Pelicans are showing what they'd look like without DeMarcus Cousins

Pelicans are showing what they'd look like without DeMarcus Cousins


Pelicans are showing what they'd look like without DeMarcus Cousins

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When the New Orleans Pelicans lost DeMarcus Cousins to injury, Anthony Davis looked exceptional and entered the conversation for league MVP.

Jrue Holiday has impressed, especially in the postseason, and the team is currently up 2-0 vs. the Portland Trail Blazers. Cousins, a player who could earn a maximum contract as a free agent, would cost the team quite a bit. While an unbelievable talent, there is an argument that the squad might make more sense financially with Davis and cheaper shooters.

During the season, New Orleans had a higher net rating when Davis plays with Nikola Mirotic (who was traded to the team after the injury to the star big man) than their net rating when he played with Cousins. While Cousins will likely earn around $27.1 million next year, Mirotic has a cap hold of $12.5M.

The Pelicans were outscored by opponents by 2.9 points per 100 possessions when Davis and Cousins were on the court with Holiday as well as E’Twaun Moore and Rajon Rondo. 

But New Orleans outscored opponents by 16.8 points per 100 when Davis was on the court with the same group but Mirotic instead of Cousins. This was the fourth-best net rating among all five-man lineups (minimum: 200 minutes) in the Western Conference.

This unit has a remarkable net rating (+35.3) against the Trail Blazers in the postseason, though just a two-game sample size. Among all lineups that have appeared in more than 16 minutes together, this is currently the second-best in the NBA.

New Orleans has typically played very well when Davis is surrounded by shooters. When he played alongside Moore and Ian Clark, for example, they outscored opponents by 19.4 points per 100.

They also outscored opponents by 14.5 points ber 100 when he appeared next to Moore and Mirotic. They had an 11.5 net rating when Davis was on the court with both Holiday and Darius Miller. Similarly, they had a 10.8 net rating when he appeared with Miller and Clark.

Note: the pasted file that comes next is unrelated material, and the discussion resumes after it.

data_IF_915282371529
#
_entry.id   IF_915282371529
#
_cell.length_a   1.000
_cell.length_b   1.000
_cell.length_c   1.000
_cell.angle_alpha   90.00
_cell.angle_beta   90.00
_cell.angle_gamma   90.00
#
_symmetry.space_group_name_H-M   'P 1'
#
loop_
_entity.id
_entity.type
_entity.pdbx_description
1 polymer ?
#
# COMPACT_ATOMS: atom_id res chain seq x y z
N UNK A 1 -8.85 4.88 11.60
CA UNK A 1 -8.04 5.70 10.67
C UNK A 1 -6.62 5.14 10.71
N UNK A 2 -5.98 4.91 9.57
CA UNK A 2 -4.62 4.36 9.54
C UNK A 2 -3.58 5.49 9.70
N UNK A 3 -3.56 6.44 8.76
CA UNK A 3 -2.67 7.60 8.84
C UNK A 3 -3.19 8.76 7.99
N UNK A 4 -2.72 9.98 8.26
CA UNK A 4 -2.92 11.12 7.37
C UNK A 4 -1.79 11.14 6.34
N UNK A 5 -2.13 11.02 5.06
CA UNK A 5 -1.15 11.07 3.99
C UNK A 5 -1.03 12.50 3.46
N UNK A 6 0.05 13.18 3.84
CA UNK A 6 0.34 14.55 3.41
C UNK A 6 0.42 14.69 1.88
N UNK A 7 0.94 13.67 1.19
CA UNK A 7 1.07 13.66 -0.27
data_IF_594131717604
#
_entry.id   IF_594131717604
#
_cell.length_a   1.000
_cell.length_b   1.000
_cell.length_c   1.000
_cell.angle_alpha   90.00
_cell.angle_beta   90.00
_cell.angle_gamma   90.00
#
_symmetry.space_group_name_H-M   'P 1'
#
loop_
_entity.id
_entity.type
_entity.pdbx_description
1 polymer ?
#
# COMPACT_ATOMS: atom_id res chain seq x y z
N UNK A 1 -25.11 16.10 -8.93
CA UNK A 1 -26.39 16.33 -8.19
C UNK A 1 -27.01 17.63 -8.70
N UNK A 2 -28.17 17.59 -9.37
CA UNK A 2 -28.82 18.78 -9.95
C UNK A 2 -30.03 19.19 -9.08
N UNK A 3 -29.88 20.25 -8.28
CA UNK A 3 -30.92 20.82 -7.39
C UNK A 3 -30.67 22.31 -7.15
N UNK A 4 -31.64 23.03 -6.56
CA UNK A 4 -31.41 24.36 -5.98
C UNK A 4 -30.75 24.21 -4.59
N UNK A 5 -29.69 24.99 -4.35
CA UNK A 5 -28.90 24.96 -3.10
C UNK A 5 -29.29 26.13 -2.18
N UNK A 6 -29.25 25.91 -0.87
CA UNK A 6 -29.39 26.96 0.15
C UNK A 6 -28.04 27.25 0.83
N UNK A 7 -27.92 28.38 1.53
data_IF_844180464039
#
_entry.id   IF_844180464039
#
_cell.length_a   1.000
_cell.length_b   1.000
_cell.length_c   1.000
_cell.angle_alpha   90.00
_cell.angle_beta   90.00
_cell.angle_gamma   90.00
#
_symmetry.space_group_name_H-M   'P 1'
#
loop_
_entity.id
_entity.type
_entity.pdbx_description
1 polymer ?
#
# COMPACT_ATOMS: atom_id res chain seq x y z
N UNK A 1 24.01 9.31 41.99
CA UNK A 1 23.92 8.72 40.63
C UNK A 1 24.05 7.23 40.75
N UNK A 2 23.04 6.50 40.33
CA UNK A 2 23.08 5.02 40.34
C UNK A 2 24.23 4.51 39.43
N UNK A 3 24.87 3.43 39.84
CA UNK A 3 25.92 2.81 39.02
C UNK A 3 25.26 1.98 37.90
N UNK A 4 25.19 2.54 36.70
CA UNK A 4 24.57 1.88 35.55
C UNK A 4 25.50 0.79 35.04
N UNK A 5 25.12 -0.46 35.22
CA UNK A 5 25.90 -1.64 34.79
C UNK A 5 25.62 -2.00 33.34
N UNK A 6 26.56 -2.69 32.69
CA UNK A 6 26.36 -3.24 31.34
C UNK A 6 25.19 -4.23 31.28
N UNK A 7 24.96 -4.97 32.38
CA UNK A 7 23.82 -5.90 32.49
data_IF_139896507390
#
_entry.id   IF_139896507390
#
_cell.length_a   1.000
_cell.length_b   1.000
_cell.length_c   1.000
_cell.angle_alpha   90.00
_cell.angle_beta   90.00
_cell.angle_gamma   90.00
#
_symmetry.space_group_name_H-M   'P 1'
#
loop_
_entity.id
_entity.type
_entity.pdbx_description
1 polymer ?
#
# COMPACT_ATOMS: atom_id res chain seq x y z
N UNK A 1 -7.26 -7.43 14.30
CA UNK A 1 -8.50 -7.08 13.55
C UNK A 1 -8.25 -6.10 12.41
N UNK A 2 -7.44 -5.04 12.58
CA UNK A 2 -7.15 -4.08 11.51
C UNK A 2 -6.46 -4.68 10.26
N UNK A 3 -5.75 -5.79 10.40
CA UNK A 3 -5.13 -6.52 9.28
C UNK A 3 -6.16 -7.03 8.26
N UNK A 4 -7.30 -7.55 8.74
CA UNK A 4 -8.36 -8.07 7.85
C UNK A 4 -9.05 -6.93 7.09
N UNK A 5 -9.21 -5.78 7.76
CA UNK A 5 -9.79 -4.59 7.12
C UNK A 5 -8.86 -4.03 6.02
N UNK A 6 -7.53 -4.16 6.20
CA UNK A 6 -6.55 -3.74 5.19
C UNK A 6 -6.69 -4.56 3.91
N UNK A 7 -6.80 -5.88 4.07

Davis averaged 30.6 points per 36 minutes when Miller was on the court but just 25.8 points per 36 when he was on the bench. The big man scored 29.8 points per 36 when he appeared next to Clark and 26.7 points per 36 when the guard was not on the court.

Miller averaged 1.12 points per possessions during the season, which ranked No. 12 overall (minimum: 500 possessions) in the NBA, per Synergy Sports. He averaged 1.22 PPP on spot-up plays, which ranked No. 4 among players with as many opportunities.

He was 17-for-19 (58.6 percent) on three-pointers from the left corner, which trailed just Utah’s Donovan Mitchell among those with at least as many field goal attempts from this zone. Miller was 24-of-47 (51.1 percent) on attempts from the right corner, which was No. 5 (minimum: 40 shots) in the league.

The wing was 43-for-80 (53.8 percent) on all midrange attempts, which also ranked No. 4 overall among those with as many attempts. He trailed only top players like Golden State’s Stephen Curry and Houston’s Chris Paul.

Players like Miller will continue to succeed when they are teammates with Davis. If the Pelicans do not re-sign Cousins, they will absolutely have the cap space available to add more shooters in the offseason.

New Orleans won’t have too many options for adding more talent if they keep Cousins. But if not, they can easily keep Mirotic while also adding more shooters.

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